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Is there an absolute pace of time, no. Is your clock , in a region without gravity, (and at "rest" relative to other objects) "ticking" faster than your alarm clock on the Earth's surface, yes. But obviously you physically cannot escape the effect of gravity, no matter how far away the mass-energy sources are, so this will vary from observer to observer, ...

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As other users have said, it has one stable isotope, so that's nice. It's also the SI standard. We define the second by Caesium. Specifically: The second is the duration of 9 192 631 770 periods of the radiation corresponding to the transition between the two hyperfine levels of the ground state of the cesium 133 atom. So, if we were to use another ...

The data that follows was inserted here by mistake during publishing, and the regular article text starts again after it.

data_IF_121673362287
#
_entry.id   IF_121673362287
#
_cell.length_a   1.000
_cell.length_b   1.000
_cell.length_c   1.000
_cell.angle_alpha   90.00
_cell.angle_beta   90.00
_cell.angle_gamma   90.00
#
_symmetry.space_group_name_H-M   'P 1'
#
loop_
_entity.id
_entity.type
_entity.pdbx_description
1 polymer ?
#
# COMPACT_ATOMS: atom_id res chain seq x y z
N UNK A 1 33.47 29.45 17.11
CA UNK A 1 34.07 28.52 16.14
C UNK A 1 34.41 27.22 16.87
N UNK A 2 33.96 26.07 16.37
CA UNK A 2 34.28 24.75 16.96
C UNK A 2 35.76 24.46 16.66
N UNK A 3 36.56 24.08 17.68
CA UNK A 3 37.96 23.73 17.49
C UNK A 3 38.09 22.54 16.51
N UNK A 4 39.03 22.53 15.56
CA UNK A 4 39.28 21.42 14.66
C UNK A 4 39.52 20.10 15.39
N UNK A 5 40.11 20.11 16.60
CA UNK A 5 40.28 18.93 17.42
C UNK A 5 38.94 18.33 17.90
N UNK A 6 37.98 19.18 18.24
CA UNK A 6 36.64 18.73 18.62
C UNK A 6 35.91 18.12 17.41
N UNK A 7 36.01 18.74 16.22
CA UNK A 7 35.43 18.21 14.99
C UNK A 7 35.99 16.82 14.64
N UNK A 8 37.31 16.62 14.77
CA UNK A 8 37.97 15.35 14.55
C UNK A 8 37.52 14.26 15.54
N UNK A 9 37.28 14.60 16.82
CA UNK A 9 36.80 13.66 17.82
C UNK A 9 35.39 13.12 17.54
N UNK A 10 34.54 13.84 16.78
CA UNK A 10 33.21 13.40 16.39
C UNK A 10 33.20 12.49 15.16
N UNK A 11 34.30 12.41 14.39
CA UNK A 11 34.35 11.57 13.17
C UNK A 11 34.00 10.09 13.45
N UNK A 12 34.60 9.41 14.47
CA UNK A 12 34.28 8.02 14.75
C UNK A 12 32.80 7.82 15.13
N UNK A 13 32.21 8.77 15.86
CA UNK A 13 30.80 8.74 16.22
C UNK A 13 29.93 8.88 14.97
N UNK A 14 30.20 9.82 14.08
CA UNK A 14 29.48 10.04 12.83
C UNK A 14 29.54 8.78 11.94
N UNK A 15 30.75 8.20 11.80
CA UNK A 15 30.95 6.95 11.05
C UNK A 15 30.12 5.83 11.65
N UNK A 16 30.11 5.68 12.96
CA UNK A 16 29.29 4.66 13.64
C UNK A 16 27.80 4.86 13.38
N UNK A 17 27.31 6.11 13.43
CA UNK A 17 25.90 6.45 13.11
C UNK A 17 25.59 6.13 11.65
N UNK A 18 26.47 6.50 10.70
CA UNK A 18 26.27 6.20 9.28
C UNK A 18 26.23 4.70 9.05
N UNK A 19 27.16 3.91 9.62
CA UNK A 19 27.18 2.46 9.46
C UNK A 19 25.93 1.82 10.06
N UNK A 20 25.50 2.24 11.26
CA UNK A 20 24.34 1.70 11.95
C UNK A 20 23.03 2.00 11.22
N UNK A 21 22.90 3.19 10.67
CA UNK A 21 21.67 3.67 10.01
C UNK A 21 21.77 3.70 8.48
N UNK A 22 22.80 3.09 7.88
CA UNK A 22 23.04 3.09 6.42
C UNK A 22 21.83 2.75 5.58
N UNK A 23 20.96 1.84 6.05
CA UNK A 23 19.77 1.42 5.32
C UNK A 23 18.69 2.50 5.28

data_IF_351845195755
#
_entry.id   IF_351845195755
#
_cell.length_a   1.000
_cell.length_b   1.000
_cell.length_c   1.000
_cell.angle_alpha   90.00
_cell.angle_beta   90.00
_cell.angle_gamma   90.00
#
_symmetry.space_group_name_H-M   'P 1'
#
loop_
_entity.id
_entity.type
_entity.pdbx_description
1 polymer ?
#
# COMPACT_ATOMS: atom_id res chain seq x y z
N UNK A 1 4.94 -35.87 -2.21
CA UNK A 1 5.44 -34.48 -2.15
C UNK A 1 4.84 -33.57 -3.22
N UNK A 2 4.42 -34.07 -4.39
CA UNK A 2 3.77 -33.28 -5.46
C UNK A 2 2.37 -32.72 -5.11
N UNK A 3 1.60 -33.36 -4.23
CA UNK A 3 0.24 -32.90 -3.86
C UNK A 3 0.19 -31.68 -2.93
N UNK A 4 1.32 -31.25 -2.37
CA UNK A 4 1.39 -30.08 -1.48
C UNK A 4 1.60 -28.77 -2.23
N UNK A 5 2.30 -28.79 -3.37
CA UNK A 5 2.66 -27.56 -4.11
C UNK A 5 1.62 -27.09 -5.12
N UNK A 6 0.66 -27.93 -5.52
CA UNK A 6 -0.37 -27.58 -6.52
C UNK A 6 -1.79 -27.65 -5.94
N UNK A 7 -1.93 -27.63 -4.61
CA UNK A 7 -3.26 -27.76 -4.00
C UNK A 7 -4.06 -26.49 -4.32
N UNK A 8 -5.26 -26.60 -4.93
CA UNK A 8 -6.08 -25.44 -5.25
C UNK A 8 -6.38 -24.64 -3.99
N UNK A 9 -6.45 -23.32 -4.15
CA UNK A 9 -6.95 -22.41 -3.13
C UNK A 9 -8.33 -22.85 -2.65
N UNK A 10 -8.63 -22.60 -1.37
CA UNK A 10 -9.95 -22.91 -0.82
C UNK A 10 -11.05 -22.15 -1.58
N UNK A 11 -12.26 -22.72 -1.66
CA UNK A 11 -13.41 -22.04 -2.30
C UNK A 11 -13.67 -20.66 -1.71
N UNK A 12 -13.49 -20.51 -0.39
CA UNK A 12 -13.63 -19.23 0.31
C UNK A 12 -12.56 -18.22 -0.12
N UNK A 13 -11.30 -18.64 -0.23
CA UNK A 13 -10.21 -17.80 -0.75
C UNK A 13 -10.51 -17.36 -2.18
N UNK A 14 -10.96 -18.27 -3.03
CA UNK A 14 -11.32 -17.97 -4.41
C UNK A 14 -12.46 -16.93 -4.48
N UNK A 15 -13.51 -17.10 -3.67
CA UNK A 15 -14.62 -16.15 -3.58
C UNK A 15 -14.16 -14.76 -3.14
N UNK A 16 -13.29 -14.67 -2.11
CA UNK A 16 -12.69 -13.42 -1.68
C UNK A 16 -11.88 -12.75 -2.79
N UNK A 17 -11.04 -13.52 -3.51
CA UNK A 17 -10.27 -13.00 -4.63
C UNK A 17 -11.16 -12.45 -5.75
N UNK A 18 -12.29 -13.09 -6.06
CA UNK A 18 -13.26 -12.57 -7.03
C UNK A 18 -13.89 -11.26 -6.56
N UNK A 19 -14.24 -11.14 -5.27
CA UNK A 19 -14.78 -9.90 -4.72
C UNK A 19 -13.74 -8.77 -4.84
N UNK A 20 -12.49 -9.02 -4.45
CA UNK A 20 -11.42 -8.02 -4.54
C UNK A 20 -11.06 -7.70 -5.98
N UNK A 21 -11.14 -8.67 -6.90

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I'm afraid you're overcomplicating things, aepryus. Yes, most modern clocks use electromagnetic phenomena, but your pendulum clock employs gravity in much the same fashion as your water-drop clock. The clock rate doesn't depend on gravitational potential, it depends on the first derivative of potential, the "slope" as it were. The force of gravity. And this ...